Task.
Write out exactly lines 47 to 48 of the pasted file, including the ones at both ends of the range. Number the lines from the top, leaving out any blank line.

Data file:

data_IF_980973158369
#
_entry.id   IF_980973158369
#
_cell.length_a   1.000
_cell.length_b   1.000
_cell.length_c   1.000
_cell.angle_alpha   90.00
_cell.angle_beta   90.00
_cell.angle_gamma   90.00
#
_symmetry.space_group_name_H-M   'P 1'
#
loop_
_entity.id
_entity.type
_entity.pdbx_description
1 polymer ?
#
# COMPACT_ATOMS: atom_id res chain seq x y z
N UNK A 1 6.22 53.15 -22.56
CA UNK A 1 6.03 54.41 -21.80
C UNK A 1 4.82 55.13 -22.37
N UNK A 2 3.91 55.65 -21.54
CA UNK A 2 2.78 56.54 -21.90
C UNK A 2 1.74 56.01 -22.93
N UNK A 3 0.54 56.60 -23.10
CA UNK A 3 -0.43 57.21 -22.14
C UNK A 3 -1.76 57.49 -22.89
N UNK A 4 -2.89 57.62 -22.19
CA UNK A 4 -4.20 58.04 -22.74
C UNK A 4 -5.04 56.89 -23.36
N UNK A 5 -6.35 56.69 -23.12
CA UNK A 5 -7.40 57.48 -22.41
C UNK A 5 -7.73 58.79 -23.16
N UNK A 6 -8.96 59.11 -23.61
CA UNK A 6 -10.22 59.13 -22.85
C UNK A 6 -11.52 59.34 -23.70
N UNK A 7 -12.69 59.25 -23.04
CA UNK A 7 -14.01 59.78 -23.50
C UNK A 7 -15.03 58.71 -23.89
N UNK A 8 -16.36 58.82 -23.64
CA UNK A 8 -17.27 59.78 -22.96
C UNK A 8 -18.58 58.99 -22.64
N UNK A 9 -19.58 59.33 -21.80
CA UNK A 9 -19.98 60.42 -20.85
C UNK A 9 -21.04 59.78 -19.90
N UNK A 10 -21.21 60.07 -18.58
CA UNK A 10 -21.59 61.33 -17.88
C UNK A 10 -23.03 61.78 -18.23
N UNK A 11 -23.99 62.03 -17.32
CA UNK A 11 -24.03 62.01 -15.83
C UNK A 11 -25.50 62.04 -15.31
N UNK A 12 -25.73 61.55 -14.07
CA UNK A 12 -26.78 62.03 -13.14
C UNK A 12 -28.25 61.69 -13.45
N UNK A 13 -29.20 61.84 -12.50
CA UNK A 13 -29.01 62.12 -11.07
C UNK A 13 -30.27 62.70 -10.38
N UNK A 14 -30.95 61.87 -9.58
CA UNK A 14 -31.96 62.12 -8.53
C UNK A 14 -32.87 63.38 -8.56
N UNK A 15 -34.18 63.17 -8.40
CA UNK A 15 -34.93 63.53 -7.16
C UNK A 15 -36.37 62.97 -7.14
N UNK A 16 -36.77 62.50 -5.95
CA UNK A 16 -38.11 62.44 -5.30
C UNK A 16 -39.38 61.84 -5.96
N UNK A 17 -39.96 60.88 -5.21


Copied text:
C UNK A 9 -21.04 59.78 -19.90
N UNK A 10 -21.21 60.07 -18.58